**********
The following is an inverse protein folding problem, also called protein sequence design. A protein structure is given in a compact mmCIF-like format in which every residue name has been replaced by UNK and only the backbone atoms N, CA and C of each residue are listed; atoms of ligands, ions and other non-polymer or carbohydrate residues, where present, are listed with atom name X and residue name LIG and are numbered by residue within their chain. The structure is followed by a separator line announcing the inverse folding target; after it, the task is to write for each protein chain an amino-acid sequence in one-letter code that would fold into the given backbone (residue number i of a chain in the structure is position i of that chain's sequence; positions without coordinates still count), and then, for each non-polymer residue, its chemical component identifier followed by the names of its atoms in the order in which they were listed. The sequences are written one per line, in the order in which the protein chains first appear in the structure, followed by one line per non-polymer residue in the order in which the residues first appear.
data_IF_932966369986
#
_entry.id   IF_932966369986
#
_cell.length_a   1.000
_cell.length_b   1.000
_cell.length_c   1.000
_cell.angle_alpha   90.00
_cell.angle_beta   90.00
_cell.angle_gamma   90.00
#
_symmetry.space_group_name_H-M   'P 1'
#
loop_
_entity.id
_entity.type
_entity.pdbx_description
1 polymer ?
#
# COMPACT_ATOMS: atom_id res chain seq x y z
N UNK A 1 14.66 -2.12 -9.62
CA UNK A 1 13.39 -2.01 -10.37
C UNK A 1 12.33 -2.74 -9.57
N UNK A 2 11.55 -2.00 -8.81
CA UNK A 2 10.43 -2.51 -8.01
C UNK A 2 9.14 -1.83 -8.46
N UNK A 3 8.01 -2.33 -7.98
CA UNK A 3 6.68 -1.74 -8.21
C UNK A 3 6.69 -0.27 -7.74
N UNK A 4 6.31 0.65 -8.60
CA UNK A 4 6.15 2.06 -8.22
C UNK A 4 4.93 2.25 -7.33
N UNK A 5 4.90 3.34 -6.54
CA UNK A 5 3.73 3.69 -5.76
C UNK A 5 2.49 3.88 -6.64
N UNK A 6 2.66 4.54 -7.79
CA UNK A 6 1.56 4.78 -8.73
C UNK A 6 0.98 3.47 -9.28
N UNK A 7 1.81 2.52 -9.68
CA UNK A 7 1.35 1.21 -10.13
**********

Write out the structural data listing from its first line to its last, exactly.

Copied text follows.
The following is an inverse protein folding problem, also called protein sequence design. A protein structure is given in a compact mmCIF-like format in which every residue name has been replaced by UNK and only the backbone atoms N, CA and C of each residue are listed; atoms of ligands, ions and other non-polymer or carbohydrate residues, where present, are listed with atom name X and residue name LIG and are numbered by residue within their chain. The structure is followed by a separator line announcing the inverse folding target; after it, the task is to write for each protein chain an amino-acid sequence in one-letter code that would fold into the given backbone (residue number i of a chain in the structure is position i of that chain's sequence; positions without coordinates still count), and then, for each non-polymer residue, its chemical component identifier followed by the names of its atoms in the order in which they were listed. The sequences are written one per line, in the order in which the protein chains first appear in the structure, followed by one line per non-polymer residue in the order in which the residues first appear.
data_IF_932966369986
#
_entry.id   IF_932966369986
#
_cell.length_a   1.000
_cell.length_b   1.000
_cell.length_c   1.000
_cell.angle_alpha   90.00
_cell.angle_beta   90.00
_cell.angle_gamma   90.00
#
_symmetry.space_group_name_H-M   'P 1'
#
loop_
_entity.id
_entity.type
_entity.pdbx_description
1 polymer ?
#
# COMPACT_ATOMS: atom_id res chain seq x y z
N UNK A 1 14.66 -2.12 -9.62
CA UNK A 1 13.39 -2.01 -10.37
C UNK A 1 12.33 -2.74 -9.57
N UNK A 2 11.55 -2.00 -8.81
CA UNK A 2 10.43 -2.51 -8.01
C UNK A 2 9.14 -1.83 -8.46
N UNK A 3 8.01 -2.33 -7.98
CA UNK A 3 6.68 -1.74 -8.21
C UNK A 3 6.69 -0.27 -7.74
N UNK A 4 6.31 0.65 -8.60
CA UNK A 4 6.15 2.06 -8.22
C UNK A 4 4.93 2.25 -7.33
N UNK A 5 4.90 3.34 -6.54
CA UNK A 5 3.73 3.69 -5.76
C UNK A 5 2.49 3.88 -6.64
N UNK A 6 2.66 4.54 -7.79
CA UNK A 6 1.56 4.78 -8.73
C UNK A 6 0.98 3.47 -9.28
N UNK A 7 1.81 2.52 -9.68
CA UNK A 7 1.35 1.21 -10.13